Since its adoption in 1978, Proposition 13 has been granting tax certainty and brings ease of mind to California residents. Before, property tax increased proportionally to the increase in property values. Since then, under Prop 13, tax rates on homes and businesses decreased by about 57 percent. Residents and business owners have relied on Prop 13 for tax certainty and consistency.
At the State Board of Equalization meeting last month, the board discussed the property tax laws, benefits, and hindrances, which arise from Prop 13. With current shifts in support for the proposition, some politicians are seeking to increase tax revenue through a split roll measure. This reform would maintain the proposition’s tax standards for households and small businesses, while taking protective measures away from commercial and industrial properties.
Those in support of a split roll reform claim that Prop 13 is one of the main drivers of wealth inequality in California because large corporations benefit significantly. Therefore, the tax revenue, which is neglected under Prop 13, would be directed towards education under the split roll. They argue that the large scale earnings of major corporations allow them to take this financial blow with fewer casualties than other property owners, justifying the tax.
In the Board of Equalization meeting, Chris Wilson said, “Chevron could pay $100 million more statewide on land alone.” The tax dollars in question would have an immense impact regardless of the legislation. It’s just a matter of whether that money stays with the citizens or is taken to the government. This conflict between wealth and inequality has fueled the fight against Prop 13.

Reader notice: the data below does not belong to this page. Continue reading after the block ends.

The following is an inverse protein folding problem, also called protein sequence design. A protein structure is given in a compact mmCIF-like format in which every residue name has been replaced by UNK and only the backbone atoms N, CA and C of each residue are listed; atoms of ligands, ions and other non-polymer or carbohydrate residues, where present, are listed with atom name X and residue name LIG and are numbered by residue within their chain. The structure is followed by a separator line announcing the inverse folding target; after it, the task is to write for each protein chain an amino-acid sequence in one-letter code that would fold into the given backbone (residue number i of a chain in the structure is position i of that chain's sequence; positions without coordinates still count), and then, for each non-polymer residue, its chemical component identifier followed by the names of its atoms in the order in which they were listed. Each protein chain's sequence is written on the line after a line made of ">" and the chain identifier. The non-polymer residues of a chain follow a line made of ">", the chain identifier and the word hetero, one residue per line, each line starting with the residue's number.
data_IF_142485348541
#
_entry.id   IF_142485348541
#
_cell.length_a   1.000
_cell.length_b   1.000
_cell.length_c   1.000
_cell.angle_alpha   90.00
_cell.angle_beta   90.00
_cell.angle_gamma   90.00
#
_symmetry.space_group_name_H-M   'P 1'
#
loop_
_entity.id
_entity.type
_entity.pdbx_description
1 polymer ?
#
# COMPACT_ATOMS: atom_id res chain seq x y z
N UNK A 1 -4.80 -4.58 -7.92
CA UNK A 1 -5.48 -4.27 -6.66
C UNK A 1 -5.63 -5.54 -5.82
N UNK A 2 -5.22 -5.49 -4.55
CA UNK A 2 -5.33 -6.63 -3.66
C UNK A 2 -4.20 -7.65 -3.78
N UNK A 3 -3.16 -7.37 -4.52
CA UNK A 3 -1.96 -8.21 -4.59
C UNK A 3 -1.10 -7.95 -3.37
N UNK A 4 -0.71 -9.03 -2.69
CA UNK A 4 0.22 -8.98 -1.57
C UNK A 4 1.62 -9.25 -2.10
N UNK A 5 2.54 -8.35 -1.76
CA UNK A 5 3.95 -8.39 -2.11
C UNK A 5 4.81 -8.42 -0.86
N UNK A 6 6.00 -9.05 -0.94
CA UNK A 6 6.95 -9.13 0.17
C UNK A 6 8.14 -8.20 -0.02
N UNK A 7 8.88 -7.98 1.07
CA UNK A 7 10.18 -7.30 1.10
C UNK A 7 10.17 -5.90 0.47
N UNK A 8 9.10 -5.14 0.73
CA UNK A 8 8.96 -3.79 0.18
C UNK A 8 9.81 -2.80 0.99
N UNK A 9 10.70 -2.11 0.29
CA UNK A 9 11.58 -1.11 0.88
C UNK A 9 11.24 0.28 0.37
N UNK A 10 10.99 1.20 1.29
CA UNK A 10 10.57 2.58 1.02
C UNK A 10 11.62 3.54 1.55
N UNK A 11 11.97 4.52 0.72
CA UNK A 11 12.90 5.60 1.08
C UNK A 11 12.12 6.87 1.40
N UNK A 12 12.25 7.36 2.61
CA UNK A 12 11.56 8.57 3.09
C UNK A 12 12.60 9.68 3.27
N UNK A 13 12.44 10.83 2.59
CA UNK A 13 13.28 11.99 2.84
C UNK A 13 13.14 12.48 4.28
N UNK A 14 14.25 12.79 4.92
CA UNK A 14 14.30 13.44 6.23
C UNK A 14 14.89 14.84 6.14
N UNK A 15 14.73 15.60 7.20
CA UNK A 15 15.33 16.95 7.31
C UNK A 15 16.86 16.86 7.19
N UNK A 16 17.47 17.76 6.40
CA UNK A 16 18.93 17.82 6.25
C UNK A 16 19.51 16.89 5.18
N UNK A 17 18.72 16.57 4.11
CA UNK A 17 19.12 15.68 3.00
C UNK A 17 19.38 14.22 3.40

The split roll would have the most significant impact on small businesses and the working class. As mentioned by California Alliance of Taxpayer Advocates board member Wes Nichols, the split roll would have the most detrimental impact on small businesses, which are “the engine of the economy.”
While those in support of split roll claim that Prop 13 creates unfair benefits for the most wealthy companies, the companies with the most money are not the only ones who would benefit. The new construction industry would experience a late period of growth increasing rent for small businesses.
It is reasonable to assume that companies will do what they can to maximize profits and minimize expenses. When new costs are suddenly imposed on businesses which already operate on microscopic margins—as many of these corporations do—the survival of the company and the well-being of the employees fall in conflict.
This could lead to pay cuts and layoffs on a massive scale. Regardless of positive intentions, the split roll is plagued with negative externalities.
Increasing government revenue doesn’t necessarily guarantee positive shifts in legislation or overall well-being. Los Angeles recently passed a similar bill which “they are going to have to fix over and over again,” said California Business Roundtable President Robert Lapsley. Despite a large number of tax revenue which would be received from the split roll, for many reasons, the measure would do more harm than good.
For the past few decades, Prop 13 has been a constant security blanket for households and businesses, and it has been greatly appreciated while in operation. Removing or altering the elements of this legislation would result in more collateral damages than benefits.
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